Once the ingredients are added to the pot and the pressure cooker countdown begins, the cooking process is completely hands off. There’s no stirring, adjusting hob temperatures or juggling multiple pots and pans. You can just leave your food bubbling away and get on with other things. I use the time to prepare any sides, wash up (or load the dishwasher) and set the table. Or I just go and sit down!
Even taking into account the pressure build and release times, the overall cook time is still considerably quicker for lots of common ingredients and recipes.
Most pressure cookers now come with a sautee function built in, so you can save yourself from getting extra pots and pans messy. Most of the time I use this for softening and infusing flavour into my aromats such as garlic, onion and ginger directly in the pot before adding the other ingredients and starting the pressure cook itself.
You can use your instant pot as a steamer too. My model comes with a handled trivet insert. You simply fill the bottom of the inner pot with water and then sit ingredients above it on the trivet.
I find the instant pot perfect for making larger quantities to batch up. My 5.7 litre version comfortably cooks 6 – 8 portions at a time. (Rest assured you can make smaller portions in it too however!)
On a typical Sunday I set the instant pot going on one recipe and use the pressure cook time to tidy up and then prep the ingredients for the next recipe. It makes batch cooking a whole lot more efficient and cuts the washing up considerably.
As the instant pot is a sealed cooker, you can cook delicious meals on warm days without turning your kitchen into a sauna. You can also then go sit down whilst it does its thing instead of having to stand over an open flame to watch your pots!
Absolutely! With it’s ability to speed up the cooking of some vegan wholefood staples as well as maximising flavour, it’s one of my most used appliances. Here are some of the things I love to use my instant pot for:
Dried beans soaked overnight take between 45 minutes and 2 hours to cook on the stove. In a pressure cooker you can reduce this cook time significantly to as little as 8 minutes (plus the 20 minutes mentioned above).
If you forget to soak your beans the day before all is not lost. You can still bung them in the pressure cooker unsoaked and have dinner ready in an hour.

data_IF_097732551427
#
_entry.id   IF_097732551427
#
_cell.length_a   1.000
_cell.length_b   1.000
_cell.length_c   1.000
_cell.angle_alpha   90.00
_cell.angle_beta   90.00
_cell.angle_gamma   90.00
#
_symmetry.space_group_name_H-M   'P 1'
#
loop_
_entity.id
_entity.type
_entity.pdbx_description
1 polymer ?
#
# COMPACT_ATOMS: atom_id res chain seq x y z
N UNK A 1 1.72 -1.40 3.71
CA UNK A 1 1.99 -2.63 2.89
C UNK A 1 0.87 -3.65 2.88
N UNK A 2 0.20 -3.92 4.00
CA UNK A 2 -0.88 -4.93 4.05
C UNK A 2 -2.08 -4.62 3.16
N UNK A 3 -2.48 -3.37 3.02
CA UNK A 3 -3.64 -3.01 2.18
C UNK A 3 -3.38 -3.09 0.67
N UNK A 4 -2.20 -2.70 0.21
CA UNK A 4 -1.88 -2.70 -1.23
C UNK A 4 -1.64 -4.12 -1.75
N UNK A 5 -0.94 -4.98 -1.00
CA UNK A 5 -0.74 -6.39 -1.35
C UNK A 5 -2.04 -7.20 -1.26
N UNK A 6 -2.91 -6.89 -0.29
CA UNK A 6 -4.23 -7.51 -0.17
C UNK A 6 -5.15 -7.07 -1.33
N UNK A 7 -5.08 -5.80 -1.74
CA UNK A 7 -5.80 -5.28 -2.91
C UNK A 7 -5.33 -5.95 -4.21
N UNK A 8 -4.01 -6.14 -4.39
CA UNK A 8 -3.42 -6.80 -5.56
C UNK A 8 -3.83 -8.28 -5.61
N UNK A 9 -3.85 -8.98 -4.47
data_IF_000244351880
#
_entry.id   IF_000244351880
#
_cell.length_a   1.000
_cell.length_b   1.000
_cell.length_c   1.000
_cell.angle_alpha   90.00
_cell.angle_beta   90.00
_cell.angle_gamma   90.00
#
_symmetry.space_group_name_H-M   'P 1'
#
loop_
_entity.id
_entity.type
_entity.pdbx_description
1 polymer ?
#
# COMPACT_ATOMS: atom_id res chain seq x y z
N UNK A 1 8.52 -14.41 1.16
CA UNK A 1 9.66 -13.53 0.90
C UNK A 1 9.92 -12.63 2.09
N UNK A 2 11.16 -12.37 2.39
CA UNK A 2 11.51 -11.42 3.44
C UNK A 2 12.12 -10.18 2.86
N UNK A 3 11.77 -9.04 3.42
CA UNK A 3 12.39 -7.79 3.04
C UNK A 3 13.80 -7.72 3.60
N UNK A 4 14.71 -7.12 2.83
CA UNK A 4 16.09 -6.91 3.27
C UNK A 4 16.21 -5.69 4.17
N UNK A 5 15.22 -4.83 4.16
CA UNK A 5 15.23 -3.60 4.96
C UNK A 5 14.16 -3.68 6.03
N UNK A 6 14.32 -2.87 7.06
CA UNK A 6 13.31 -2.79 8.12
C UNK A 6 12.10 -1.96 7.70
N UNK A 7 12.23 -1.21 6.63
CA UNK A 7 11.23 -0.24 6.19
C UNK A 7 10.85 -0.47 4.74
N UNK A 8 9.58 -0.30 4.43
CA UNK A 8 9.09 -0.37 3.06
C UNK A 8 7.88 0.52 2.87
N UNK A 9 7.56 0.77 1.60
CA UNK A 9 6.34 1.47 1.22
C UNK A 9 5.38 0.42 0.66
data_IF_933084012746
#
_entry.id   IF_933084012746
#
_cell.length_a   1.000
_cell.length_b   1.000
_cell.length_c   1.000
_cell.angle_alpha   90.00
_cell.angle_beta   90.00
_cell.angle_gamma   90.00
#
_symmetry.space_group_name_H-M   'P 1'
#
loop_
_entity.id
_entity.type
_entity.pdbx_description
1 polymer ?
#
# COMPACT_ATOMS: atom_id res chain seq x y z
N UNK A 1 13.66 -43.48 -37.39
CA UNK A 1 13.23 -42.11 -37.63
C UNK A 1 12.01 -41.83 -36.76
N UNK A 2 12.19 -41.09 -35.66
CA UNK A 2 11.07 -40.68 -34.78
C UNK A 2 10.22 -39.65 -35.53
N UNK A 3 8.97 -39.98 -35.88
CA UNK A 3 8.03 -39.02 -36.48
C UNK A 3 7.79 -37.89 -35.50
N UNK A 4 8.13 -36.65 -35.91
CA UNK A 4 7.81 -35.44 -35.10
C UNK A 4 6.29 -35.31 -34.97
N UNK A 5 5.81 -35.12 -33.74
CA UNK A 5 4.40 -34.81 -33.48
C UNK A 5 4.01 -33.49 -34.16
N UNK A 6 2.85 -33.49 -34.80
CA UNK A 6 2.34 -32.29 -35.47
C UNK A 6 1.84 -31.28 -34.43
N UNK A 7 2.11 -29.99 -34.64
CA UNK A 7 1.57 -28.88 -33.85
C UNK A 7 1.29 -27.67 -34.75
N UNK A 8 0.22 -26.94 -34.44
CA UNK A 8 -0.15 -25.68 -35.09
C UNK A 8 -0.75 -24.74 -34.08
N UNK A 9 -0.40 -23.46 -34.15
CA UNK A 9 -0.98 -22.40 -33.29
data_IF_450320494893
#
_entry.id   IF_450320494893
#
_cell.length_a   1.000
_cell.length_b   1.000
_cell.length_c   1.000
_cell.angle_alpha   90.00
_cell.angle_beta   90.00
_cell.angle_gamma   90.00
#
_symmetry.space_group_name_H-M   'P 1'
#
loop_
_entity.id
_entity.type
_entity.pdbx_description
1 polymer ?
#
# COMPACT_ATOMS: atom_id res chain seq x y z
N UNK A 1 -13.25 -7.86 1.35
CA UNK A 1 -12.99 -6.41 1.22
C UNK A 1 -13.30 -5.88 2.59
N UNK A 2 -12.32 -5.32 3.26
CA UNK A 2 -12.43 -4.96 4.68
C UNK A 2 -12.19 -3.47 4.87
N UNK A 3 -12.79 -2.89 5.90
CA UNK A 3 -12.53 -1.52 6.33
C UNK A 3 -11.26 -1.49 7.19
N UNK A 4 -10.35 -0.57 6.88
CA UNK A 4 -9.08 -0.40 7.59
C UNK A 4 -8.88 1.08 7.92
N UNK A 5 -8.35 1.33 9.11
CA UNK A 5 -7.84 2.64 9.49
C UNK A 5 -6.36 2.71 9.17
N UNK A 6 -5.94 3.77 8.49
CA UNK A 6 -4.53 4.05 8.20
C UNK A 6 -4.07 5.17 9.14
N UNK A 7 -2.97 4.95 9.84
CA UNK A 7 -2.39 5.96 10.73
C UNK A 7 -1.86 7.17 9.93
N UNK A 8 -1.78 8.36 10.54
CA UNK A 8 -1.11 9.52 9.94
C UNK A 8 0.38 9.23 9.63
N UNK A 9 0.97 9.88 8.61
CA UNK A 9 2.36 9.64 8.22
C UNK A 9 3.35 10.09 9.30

I never would have considered using dried beans before, but have found them much more economical than using pre cooked tins in the long run. For example 100g dried chickpeas will produce about 400g cooked chickpeas, so if you buy a 1kg bag it’ll yield roughly 10 cans worth. You’ll reduce packaging waste, not to mention that they have a better taste and texture.
Dried beans take between 45 minutes and 2 hours to cook on the stove. In a pressure cooker you can reduce this to as little as 8 minutes.
When you cook these on the hob you often need to give them plenty of time bubbling away to infuse all of the flavour. Pressure cooking speeds up this process considerably and the best bit is that you don’t have to watch over the pot and do any stirring. You just set the time and leave it to do the work on its own.
Risotto in the instant pot using white arborio rice takes 8 minutes of pressure cooking time, doesn’t involve any stirring and is truly one of the most magical transformations. I still do a little happy dance every time I open the lid!
I love my wholegrains but varieties such as brown rice, farro and pearl barley can take up to 50 minutes to cook on the hob. Now I batch cook them using the Instant Pot. To make four freezable portions, I pop 200g (1 cup) of brown wholegrain rice in the Instant Pot with 300ml (1 1/4 cups) water or stock in the instant pot for 22 minutes. It cooks the rice to fluffy perfection with no draining required. For a stickier rice, I bump it up to 1 1/2 cups water.